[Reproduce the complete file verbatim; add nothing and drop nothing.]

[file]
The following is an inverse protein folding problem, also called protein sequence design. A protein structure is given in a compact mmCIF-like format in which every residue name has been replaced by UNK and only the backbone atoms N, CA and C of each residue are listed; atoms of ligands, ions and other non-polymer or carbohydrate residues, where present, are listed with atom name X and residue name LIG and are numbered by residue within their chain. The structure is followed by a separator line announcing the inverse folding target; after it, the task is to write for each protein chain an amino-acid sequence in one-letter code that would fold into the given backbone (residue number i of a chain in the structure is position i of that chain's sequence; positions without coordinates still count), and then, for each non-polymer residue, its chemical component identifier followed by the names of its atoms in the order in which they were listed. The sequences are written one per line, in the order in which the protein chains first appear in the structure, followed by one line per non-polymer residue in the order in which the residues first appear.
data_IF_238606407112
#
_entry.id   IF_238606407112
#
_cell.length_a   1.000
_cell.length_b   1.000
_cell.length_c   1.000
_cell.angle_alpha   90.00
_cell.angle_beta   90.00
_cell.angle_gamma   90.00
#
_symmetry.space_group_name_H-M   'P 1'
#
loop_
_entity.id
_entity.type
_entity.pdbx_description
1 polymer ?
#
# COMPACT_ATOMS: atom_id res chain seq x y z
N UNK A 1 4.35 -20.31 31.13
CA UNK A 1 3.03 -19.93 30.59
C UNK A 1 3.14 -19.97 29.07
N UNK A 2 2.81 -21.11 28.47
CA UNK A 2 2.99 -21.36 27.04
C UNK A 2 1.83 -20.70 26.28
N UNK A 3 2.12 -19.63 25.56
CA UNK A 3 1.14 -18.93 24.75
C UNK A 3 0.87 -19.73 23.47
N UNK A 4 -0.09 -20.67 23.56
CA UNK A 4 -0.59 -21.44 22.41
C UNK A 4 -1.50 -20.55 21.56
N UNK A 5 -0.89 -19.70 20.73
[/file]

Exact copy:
The following is an inverse protein folding problem, also called protein sequence design. A protein structure is given in a compact mmCIF-like format in which every residue name has been replaced by UNK and only the backbone atoms N, CA and C of each residue are listed; atoms of ligands, ions and other non-polymer or carbohydrate residues, where present, are listed with atom name X and residue name LIG and are numbered by residue within their chain. The structure is followed by a separator line announcing the inverse folding target; after it, the task is to write for each protein chain an amino-acid sequence in one-letter code that would fold into the given backbone (residue number i of a chain in the structure is position i of that chain's sequence; positions without coordinates still count), and then, for each non-polymer residue, its chemical component identifier followed by the names of its atoms in the order in which they were listed. The sequences are written one per line, in the order in which the protein chains first appear in the structure, followed by one line per non-polymer residue in the order in which the residues first appear.
data_IF_238606407112
#
_entry.id   IF_238606407112
#
_cell.length_a   1.000
_cell.length_b   1.000
_cell.length_c   1.000
_cell.angle_alpha   90.00
_cell.angle_beta   90.00
_cell.angle_gamma   90.00
#
_symmetry.space_group_name_H-M   'P 1'
#
loop_
_entity.id
_entity.type
_entity.pdbx_description
1 polymer ?
#
# COMPACT_ATOMS: atom_id res chain seq x y z
N UNK A 1 4.35 -20.31 31.13
CA UNK A 1 3.03 -19.93 30.59
C UNK A 1 3.14 -19.97 29.07
N UNK A 2 2.81 -21.11 28.47
CA UNK A 2 2.99 -21.36 27.04
C UNK A 2 1.83 -20.70 26.28
N UNK A 3 2.12 -19.63 25.56
CA UNK A 3 1.14 -18.93 24.75
C UNK A 3 0.87 -19.73 23.47
N UNK A 4 -0.09 -20.67 23.56
CA UNK A 4 -0.59 -21.44 22.41
C UNK A 4 -1.50 -20.55 21.56
N UNK A 5 -0.89 -19.70 20.73